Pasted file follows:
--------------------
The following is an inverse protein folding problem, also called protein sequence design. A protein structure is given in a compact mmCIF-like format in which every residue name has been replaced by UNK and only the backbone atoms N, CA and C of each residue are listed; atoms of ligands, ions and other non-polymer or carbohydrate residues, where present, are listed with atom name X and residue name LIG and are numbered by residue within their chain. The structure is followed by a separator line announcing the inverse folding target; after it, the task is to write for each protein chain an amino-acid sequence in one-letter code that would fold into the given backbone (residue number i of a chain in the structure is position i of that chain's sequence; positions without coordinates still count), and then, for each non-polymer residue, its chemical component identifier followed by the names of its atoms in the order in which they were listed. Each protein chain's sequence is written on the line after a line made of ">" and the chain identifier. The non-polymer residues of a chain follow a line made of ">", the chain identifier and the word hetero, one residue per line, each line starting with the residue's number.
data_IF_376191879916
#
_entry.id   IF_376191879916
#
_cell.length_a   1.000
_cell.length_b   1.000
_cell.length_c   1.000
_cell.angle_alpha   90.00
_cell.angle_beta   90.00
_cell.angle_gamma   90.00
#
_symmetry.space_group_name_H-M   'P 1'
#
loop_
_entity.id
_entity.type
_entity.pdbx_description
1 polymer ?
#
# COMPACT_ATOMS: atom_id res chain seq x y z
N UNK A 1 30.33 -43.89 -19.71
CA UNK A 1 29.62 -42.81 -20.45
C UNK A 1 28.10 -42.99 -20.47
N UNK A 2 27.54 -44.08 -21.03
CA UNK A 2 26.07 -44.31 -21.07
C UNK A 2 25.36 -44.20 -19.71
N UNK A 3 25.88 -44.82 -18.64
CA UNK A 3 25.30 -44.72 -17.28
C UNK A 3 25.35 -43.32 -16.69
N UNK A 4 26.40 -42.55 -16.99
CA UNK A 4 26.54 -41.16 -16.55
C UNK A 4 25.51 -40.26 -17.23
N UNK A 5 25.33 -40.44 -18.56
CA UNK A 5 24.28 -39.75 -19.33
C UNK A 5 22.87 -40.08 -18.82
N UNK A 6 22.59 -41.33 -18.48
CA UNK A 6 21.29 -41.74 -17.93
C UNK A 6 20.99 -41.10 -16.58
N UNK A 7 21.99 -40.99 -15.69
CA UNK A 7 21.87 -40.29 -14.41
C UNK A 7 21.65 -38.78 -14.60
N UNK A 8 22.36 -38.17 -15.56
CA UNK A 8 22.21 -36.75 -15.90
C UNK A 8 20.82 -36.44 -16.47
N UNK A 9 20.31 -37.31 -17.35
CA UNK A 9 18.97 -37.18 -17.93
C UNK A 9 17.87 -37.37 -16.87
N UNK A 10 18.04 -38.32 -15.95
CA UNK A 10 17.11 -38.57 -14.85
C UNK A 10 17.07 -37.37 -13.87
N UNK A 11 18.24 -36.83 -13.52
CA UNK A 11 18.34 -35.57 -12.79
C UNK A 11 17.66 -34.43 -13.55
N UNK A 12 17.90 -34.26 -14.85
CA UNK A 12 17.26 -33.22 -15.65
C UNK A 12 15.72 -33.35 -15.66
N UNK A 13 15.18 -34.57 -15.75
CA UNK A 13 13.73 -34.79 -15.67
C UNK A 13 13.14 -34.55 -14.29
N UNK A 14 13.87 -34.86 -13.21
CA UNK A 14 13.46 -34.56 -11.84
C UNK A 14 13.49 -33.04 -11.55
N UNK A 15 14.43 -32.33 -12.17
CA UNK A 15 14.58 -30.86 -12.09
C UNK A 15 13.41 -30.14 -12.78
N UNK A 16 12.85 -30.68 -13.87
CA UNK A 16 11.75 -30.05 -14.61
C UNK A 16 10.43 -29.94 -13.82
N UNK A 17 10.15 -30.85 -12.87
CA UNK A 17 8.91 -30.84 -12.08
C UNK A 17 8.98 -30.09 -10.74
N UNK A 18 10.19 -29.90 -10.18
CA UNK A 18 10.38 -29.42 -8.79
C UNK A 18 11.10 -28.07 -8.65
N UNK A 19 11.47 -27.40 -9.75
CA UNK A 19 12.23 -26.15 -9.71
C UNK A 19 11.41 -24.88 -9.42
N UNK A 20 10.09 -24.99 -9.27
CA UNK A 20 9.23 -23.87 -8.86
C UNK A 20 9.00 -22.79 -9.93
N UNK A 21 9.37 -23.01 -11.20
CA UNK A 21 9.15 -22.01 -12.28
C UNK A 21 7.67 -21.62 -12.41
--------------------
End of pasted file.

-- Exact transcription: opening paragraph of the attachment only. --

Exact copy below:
The following is an inverse protein folding problem, also called protein sequence design. A protein structure is given in a compact mmCIF-like format in which every residue name has been replaced by UNK and only the backbone atoms N, CA and C of each residue are listed; atoms of ligands, ions and other non-polymer or carbohydrate residues, where present, are listed with atom name X and residue name LIG and are numbered by residue within their chain. The structure is followed by a separator line announcing the inverse folding target; after it, the task is to write for each protein chain an amino-acid sequence in one-letter code that would fold into the given backbone (residue number i of a chain in the structure is position i of that chain's sequence; positions without coordinates still count), and then, for each non-polymer residue, its chemical component identifier followed by the names of its atoms in the order in which they were listed. Each protein chain's sequence is written on the line after a line made of ">" and the chain identifier. The non-polymer residues of a chain follow a line made of ">", the chain identifier and the word hetero, one residue per line, each line starting with the residue's number.